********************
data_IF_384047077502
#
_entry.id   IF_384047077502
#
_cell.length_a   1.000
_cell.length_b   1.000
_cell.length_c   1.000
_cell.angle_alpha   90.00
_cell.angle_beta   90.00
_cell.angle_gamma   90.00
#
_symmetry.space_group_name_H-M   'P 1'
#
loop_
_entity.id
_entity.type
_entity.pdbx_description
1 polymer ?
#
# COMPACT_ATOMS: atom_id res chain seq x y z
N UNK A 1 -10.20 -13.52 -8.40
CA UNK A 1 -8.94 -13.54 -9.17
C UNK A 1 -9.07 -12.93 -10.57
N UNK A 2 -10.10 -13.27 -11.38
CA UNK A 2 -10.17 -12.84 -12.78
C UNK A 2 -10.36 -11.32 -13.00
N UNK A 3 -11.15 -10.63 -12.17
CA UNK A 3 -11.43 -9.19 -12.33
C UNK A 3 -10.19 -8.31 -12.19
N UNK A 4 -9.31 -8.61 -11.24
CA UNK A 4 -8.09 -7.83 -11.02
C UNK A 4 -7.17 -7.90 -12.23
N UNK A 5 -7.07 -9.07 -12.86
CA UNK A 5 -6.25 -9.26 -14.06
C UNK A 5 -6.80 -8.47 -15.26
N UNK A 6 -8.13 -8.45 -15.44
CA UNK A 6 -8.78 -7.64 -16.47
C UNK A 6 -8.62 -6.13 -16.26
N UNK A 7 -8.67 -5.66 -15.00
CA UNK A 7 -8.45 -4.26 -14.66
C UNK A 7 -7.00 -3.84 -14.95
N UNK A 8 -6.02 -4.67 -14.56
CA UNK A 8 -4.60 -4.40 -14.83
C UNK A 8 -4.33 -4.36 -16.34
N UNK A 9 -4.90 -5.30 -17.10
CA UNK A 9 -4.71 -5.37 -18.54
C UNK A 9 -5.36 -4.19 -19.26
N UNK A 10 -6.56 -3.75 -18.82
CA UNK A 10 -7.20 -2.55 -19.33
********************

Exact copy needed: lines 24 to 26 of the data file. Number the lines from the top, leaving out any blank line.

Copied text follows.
N UNK A 2 -10.10 -13.27 -11.38
CA UNK A 2 -10.17 -12.84 -12.78
C UNK A 2 -10.36 -11.32 -13.00